Workbook for SLD Offline Users - Data Exercise 2: Exploring Datacats

All official public SLD Datacats are stored in the directory DUCSROOT:[SLD.DATACAT] or if you want to use all logicals DUCSROOT:DUCSDATACAT. So lets go there and see what we can find.

From the VMS prompt type:

   > DIR
We can tell the type of events in a Datacat by the first few letters in its name. For instance:

There are more Datacats than those listed above, however these are most of the basic ones. The numbers following the name can refer to the version of the reconstruction and the year the sample is from.

Reading a Datacat

Within a Datacat we can get information about Run numbers, the number of events, the name of the file its stored in, the name of the tape it is stored on and comments about the file. In order to fully read a datacat one needs a wider terminal then the standard 48 rows by 80 columns. In order to enlarge your window issue the VMS command:
   > PAGESIZE 48 110
Now that your window is large enough lets look at the Datacat corresponding to the raw 1993 Data that passed the physics filter. In order to do that type:
You should see something that looks like:

   ! 1993 Polarized Run FILTER files -- HAD stream
   !Dataset       |Medium| Tape Name |File # | Tape label| File     | Status  |   #    |  Entry   | Comments
   !Name          |      | Disk Name |Diskadd| File name | Type     |         | Events |  Date    |
   |HAD20766      | CART | QW0344    |     1 | HAD20766  |          |   OK    |    124 |  3/31/93 |
   |HAD20768      | CART | QW0344    |     2 | HAD20768  |          |   OK    |    106 |  4/01/93 |
   |HAD20777      | CART | QW0344    |     3 | HAD20777  |          |   OK    |     70 |  4/02/93 |
   |HAD20778      | CART | QW0344    |     4 | HAD20778  |          |   OK    |    181 |  4/01/93 |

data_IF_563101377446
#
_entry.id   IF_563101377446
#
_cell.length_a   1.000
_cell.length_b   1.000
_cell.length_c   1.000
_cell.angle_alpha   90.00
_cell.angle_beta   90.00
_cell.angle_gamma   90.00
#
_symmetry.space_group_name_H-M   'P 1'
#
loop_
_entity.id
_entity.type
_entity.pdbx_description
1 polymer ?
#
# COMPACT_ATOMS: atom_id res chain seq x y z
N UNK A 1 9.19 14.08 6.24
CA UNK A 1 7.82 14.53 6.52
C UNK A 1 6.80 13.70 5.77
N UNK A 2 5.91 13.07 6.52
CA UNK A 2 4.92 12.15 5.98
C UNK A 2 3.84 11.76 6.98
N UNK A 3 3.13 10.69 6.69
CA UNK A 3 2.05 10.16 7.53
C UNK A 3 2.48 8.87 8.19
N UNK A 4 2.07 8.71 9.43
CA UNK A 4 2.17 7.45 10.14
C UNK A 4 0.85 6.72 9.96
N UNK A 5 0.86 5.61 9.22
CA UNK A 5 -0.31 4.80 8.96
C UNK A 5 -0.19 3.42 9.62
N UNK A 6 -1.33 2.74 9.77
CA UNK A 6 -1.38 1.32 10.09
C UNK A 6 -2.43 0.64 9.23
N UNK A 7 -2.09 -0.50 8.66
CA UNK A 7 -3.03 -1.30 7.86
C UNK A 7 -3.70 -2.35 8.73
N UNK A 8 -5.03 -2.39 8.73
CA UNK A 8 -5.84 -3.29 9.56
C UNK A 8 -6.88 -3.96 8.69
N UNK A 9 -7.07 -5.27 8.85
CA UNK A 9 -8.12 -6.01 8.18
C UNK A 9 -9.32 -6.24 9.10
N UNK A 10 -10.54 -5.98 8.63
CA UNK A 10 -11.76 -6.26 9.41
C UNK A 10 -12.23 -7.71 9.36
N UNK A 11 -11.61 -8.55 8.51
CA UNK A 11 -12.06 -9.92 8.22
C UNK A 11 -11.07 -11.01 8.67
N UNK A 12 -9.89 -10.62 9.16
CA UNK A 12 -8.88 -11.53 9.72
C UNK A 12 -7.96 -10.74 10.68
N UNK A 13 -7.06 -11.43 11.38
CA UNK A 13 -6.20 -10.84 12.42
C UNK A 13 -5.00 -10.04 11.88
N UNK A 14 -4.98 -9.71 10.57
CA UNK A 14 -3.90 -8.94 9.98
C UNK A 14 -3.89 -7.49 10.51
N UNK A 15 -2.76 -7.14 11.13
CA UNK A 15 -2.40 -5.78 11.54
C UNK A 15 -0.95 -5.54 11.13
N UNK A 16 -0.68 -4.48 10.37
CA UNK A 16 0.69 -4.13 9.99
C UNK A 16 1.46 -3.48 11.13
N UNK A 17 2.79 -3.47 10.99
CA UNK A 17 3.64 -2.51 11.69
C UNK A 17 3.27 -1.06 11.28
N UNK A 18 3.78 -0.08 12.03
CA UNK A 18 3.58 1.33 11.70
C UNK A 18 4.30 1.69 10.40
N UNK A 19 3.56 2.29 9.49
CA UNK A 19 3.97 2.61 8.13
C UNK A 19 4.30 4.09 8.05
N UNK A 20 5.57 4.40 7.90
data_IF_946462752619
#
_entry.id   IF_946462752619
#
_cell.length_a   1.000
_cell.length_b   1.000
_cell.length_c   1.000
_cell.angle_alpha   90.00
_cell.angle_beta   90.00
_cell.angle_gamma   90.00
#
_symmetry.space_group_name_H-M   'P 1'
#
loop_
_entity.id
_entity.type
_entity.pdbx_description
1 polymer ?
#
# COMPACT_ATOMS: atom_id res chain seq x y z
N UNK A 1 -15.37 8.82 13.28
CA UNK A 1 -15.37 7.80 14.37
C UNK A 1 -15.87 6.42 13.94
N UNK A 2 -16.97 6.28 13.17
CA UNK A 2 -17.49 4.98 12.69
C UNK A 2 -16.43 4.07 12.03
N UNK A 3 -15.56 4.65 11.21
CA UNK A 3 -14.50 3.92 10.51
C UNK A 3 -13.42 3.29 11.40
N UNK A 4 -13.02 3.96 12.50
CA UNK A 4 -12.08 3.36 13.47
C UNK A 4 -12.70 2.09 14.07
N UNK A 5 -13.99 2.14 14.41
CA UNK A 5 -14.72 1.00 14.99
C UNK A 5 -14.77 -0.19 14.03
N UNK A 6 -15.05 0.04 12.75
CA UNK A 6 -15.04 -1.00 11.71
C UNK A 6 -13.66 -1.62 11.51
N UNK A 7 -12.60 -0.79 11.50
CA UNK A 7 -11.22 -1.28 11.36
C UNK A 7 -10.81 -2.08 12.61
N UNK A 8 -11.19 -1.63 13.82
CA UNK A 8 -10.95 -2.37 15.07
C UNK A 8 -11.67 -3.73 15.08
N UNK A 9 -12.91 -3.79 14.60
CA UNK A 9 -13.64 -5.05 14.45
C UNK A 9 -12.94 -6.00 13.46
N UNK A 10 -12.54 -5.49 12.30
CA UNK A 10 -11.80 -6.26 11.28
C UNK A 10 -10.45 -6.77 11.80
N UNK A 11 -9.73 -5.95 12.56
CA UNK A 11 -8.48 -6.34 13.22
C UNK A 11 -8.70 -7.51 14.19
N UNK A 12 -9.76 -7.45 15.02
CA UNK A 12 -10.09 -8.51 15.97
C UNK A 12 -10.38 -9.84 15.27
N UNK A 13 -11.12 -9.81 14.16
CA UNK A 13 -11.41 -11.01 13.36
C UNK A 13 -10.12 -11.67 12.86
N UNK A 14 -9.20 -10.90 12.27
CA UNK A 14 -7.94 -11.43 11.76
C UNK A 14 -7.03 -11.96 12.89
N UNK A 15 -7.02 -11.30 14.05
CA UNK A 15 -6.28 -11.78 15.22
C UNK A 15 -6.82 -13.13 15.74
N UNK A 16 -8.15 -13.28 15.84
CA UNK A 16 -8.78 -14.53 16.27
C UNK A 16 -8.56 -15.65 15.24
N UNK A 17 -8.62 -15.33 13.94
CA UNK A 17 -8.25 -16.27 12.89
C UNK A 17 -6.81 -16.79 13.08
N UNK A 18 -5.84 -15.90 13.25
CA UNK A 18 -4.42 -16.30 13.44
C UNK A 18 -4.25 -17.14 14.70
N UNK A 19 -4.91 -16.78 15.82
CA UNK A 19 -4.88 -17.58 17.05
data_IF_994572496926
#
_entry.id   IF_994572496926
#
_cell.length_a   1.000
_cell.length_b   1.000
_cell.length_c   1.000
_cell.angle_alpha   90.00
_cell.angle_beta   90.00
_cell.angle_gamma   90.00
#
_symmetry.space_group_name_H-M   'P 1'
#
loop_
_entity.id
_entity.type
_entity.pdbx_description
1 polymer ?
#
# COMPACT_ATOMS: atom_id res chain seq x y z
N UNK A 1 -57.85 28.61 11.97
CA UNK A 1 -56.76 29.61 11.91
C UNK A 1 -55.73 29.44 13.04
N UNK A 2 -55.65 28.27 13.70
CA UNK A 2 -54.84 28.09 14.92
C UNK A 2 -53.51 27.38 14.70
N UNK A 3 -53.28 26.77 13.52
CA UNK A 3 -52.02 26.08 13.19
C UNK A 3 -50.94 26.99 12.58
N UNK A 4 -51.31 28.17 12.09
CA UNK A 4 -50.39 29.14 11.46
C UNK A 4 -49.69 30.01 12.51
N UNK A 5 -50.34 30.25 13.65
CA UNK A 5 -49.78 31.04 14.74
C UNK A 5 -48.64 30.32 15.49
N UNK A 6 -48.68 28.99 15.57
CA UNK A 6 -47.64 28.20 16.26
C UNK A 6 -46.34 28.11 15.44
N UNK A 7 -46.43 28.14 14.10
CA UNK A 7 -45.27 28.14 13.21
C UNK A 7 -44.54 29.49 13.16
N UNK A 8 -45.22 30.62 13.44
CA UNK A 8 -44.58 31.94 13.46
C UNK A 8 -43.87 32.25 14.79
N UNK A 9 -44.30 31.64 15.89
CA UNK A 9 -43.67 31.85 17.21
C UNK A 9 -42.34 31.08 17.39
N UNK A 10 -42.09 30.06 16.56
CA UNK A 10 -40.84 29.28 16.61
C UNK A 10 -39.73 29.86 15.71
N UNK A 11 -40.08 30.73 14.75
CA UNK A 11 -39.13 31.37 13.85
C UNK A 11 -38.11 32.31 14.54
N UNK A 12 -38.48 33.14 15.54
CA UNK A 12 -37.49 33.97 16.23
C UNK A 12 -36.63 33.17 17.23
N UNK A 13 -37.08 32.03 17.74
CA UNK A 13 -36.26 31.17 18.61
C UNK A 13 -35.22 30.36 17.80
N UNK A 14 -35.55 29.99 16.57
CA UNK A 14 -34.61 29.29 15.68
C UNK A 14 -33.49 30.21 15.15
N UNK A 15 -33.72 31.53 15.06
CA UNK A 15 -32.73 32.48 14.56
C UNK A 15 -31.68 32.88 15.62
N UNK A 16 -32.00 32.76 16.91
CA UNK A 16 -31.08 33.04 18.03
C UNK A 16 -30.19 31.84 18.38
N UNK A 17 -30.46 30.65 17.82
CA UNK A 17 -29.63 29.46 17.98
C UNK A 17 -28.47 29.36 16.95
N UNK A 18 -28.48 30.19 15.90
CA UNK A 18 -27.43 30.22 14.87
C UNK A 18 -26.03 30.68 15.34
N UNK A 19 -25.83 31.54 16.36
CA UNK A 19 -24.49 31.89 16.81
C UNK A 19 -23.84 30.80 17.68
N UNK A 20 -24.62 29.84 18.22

|HAD20780      | CART | QW0344    |     5 | HAD20780  |          |   OK    |     54 |  4/02/93 |
   |HAD20793      | CART | QW0344    |     6 | HAD20793  |          |   OK    |    143 |  4/02/93 |

The top lines give you a brief description of the type of events in the files in the datacat. In this case polarized 93 runs that passed the filter. The next set of lines gives you the column names. The following rows are the data.

Dataset Name

The Dataset name or "Nickname" is an alias given to a file. It is possible to open a tape by specifying the Dataset name only. For instance OPENTAPE READ HAD20766 STAGE WAIT would open the first tape in the dataset. One could also use OPENTAPE READ QW0344.1/HAD20766 CART STAGE WAIT to open the same file. The Dataset name is arbitrary (although its nice to use the run number in the name) and not necessarily unique. For instance one could name every file in their datacat "BOB". Then the command OPENTAPE READ BOB STAGE WAIT would sequentially read all files with the dataset name "BOB". This is actually a good trick to remember for when you have a number of tapes with similar types of data. Another way to open multiple tapes using the Dataset name would be to issue the command OPENTAPE READ HAD[20766-20780] STAGE WAIT. That would open all tapes with Dataset names between HAD20766 and HAD20780.